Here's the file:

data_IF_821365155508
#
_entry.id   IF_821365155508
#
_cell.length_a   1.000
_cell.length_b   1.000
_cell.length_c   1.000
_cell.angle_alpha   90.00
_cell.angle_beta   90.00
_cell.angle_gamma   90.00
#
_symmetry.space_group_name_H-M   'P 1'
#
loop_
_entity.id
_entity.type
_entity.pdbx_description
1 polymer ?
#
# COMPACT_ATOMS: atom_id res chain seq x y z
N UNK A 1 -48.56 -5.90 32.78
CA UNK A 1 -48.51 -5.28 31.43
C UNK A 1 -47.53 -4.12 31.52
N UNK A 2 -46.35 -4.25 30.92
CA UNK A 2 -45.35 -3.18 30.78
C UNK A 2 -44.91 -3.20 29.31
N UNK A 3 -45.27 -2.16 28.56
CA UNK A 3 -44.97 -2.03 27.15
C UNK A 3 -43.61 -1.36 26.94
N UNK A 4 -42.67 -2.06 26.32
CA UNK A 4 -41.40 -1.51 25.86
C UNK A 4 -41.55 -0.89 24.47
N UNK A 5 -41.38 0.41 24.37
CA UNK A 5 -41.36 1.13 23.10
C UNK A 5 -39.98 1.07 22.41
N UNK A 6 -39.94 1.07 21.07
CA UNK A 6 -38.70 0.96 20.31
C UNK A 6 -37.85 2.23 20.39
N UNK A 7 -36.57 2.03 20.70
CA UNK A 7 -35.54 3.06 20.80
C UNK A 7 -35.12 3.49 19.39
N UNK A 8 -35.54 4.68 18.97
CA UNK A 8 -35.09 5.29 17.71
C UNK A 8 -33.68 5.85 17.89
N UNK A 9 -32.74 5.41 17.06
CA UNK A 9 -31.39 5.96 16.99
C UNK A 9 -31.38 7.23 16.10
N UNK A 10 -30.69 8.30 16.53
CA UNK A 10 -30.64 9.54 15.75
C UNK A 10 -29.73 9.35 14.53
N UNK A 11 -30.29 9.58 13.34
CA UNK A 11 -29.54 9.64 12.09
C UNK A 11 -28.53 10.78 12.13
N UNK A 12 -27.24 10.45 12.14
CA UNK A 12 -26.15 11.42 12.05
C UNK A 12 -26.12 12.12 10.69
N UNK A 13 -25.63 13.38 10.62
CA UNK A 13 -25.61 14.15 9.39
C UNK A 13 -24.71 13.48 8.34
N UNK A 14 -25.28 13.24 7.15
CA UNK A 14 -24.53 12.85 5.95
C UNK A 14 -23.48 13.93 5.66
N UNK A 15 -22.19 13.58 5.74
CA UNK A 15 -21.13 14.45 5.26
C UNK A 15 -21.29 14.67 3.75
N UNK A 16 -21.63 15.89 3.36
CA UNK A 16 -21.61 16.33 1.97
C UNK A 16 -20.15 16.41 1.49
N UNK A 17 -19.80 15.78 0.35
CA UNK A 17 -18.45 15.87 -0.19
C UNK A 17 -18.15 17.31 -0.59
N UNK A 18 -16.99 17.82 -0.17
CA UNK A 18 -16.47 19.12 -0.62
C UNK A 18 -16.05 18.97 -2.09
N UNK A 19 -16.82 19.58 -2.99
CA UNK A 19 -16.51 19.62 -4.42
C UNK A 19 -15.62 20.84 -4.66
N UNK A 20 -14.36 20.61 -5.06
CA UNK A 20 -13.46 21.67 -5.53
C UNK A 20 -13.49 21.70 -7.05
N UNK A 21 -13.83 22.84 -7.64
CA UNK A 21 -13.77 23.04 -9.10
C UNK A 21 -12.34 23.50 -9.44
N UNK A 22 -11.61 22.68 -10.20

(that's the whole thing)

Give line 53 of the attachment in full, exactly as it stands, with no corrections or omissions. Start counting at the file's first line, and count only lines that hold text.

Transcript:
C UNK A 11 -28.53 10.78 12.13